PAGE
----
ERIC Number: ED209747
Record Type: Non-Journal
Publication Date: 1981
Reference Count: N/A
Hale, Norman; Lindelow, John
Chapter 12 in a volume on school leadership, this chapter cites the work of several authorities concerning problem-solving or decision-making techniques based on the belief that group problem-solving effort is preferable to individual effort. The first technique, force-field analysis, is described as a means of dissecting complex problems into their major parts or forces. According to the authors, once a problem is broken down into its components, an administrator can more easily plot a course toward its solution. The second problem-solving technique, the nominal group technique, is characterized as a means of generating alternative solutions to problems by asking group members to first formulate solutions independently, then share and discuss them. Applications of the technique and its advantages over conventional brainstorming techniques are described. The third problem-solving technique presented here, the Delphi technique, is described as a way to develop consensus on complex issues. According to the authors, several experts are asked to respond to a series of questionnaires that usually funnel the group toward consensus on the issue being discussed. Variations of the technique and several applications in schools are described. (Author/JM)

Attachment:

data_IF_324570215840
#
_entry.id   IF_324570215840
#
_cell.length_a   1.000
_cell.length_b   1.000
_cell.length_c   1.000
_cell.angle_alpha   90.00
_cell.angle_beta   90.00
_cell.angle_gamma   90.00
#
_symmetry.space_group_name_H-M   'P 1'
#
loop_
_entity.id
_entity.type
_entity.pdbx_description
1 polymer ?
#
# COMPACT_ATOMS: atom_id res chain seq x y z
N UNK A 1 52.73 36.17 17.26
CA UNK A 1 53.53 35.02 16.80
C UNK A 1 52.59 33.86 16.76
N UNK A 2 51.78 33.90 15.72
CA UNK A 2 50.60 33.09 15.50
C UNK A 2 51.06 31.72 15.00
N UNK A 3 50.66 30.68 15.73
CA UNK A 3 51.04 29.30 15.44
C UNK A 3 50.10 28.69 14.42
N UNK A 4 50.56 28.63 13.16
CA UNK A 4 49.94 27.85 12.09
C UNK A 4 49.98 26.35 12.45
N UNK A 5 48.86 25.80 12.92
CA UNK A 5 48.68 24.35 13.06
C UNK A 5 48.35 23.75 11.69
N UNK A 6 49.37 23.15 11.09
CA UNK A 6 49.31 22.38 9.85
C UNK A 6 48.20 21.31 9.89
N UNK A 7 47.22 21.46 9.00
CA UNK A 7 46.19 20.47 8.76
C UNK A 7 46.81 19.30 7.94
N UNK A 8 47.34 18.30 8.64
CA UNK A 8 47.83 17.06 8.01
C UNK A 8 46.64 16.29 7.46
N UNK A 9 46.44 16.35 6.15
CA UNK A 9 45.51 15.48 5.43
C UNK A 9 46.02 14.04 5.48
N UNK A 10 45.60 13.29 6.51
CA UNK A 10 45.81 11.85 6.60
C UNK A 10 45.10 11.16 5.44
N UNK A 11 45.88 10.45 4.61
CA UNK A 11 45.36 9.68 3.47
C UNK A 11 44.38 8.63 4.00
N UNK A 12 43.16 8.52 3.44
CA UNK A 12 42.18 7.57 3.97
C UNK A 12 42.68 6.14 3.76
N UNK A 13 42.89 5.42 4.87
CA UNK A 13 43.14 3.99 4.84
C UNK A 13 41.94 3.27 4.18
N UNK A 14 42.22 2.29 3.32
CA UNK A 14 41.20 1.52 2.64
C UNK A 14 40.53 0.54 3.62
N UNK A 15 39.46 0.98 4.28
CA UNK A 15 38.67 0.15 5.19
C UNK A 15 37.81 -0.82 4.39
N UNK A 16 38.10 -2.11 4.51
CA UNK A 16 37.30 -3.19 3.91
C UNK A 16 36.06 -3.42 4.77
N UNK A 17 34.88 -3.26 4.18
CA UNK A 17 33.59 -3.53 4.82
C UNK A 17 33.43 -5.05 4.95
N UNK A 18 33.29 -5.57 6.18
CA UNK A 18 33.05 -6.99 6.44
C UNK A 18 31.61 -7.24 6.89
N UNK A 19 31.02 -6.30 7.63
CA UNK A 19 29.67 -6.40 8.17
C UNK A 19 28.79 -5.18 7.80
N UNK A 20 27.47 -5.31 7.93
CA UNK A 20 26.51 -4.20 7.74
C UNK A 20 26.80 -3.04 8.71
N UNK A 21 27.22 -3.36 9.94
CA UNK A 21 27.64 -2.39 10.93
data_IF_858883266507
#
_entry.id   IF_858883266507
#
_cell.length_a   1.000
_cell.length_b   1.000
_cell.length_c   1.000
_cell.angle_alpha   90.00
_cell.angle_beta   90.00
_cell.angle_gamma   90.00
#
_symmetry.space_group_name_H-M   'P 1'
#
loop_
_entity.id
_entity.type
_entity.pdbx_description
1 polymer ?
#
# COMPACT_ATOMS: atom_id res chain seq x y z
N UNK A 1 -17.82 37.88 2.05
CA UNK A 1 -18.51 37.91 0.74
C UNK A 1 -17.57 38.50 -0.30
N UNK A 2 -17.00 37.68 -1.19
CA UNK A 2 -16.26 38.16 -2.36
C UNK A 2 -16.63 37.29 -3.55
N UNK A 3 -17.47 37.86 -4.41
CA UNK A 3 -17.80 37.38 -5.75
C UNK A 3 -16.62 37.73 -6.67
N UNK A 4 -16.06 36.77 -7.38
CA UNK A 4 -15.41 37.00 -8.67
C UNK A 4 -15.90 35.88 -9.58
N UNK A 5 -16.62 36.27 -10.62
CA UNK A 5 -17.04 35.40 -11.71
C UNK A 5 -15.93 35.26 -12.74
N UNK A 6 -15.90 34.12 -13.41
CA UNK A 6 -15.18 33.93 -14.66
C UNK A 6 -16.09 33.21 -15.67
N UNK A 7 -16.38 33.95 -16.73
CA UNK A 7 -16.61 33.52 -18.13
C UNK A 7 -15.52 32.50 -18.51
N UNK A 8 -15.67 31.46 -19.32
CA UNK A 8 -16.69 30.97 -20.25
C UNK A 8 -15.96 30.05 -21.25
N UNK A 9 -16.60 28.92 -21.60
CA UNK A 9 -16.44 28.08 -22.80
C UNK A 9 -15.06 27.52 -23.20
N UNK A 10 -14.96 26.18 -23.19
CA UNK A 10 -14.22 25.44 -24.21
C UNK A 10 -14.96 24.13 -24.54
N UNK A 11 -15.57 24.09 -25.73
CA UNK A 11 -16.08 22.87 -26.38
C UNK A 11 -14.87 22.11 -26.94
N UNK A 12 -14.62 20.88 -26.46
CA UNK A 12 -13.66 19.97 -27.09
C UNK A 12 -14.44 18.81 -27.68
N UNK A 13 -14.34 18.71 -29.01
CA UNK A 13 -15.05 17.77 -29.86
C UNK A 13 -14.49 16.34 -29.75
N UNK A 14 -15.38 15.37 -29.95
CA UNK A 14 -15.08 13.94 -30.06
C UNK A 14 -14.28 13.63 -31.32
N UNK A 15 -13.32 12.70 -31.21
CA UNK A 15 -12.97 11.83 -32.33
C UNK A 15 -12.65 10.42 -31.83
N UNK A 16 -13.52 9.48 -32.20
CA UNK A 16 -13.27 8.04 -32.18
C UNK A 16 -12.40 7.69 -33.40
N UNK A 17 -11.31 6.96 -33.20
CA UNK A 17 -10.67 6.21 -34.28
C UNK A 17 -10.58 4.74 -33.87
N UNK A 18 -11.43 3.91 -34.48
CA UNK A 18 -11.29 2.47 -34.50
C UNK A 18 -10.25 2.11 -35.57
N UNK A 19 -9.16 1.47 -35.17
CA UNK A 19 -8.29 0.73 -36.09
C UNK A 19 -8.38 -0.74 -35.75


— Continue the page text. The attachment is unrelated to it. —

Descriptors: Decision Making, Elementary Secondary Education, Force Field Analysis, Participation, Problem Solving, Program Development
Not available separately; see EA 014 193.
Publication Type: ERIC Publications; Guides - Non-Classroom; Opinion Papers
Education Level: N/A
Sponsor: National Inst. of Education (ED), Washington, DC.
Authoring Institution: ERIC Clearinghouse on Educational Management, Eugene, OR.